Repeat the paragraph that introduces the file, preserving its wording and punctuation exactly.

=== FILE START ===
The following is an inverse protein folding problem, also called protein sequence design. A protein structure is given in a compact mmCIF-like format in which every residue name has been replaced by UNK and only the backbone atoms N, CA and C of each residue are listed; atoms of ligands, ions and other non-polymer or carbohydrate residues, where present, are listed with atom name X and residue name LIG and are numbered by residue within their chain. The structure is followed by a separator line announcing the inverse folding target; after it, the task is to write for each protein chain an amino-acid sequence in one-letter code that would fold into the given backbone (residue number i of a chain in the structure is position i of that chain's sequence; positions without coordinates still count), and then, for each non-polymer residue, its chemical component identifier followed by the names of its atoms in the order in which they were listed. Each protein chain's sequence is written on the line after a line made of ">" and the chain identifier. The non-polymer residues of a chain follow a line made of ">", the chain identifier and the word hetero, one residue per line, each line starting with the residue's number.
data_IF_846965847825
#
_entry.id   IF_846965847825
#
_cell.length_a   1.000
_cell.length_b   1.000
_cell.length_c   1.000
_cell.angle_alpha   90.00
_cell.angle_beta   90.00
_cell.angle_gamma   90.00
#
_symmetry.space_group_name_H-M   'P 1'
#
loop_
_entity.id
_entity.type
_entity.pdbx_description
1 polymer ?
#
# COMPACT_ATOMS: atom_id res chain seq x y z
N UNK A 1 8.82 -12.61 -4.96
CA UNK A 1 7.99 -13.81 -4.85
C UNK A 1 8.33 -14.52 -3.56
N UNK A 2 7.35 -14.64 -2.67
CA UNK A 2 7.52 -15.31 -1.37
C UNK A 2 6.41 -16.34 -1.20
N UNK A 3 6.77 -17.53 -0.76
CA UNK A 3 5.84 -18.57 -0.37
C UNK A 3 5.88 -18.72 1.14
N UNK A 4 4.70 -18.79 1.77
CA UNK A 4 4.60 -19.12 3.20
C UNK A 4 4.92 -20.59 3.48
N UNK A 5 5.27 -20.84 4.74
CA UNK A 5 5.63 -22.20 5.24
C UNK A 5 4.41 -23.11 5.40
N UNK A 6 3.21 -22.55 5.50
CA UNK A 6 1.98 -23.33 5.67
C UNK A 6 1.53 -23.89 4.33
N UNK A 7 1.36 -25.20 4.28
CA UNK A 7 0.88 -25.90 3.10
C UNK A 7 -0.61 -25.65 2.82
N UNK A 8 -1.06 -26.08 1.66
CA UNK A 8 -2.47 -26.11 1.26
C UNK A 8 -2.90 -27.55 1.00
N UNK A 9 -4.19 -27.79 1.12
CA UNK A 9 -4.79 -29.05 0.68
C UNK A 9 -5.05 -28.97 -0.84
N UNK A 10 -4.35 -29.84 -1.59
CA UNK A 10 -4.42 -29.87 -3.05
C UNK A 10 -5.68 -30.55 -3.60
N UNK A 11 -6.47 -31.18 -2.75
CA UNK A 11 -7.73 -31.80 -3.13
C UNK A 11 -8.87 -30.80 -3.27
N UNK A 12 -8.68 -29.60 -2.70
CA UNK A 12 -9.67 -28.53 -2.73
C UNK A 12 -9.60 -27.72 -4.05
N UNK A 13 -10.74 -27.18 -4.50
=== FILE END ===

The following is an inverse protein folding problem, also called protein sequence design. A protein structure is given in a compact mmCIF-like format in which every residue name has been replaced by UNK and only the backbone atoms N, CA and C of each residue are listed; atoms of ligands, ions and other non-polymer or carbohydrate residues, where present, are listed with atom name X and residue name LIG and are numbered by residue within their chain. The structure is followed by a separator line announcing the inverse folding target; after it, the task is to write for each protein chain an amino-acid sequence in one-letter code that would fold into the given backbone (residue number i of a chain in the structure is position i of that chain's sequence; positions without coordinates still count), and then, for each non-polymer residue, its chemical component identifier followed by the names of its atoms in the order in which they were listed. Each protein chain's sequence is written on the line after a line made of ">" and the chain identifier. The non-polymer residues of a chain follow a line made of ">", the chain identifier and the word hetero, one residue per line, each line starting with the residue's number.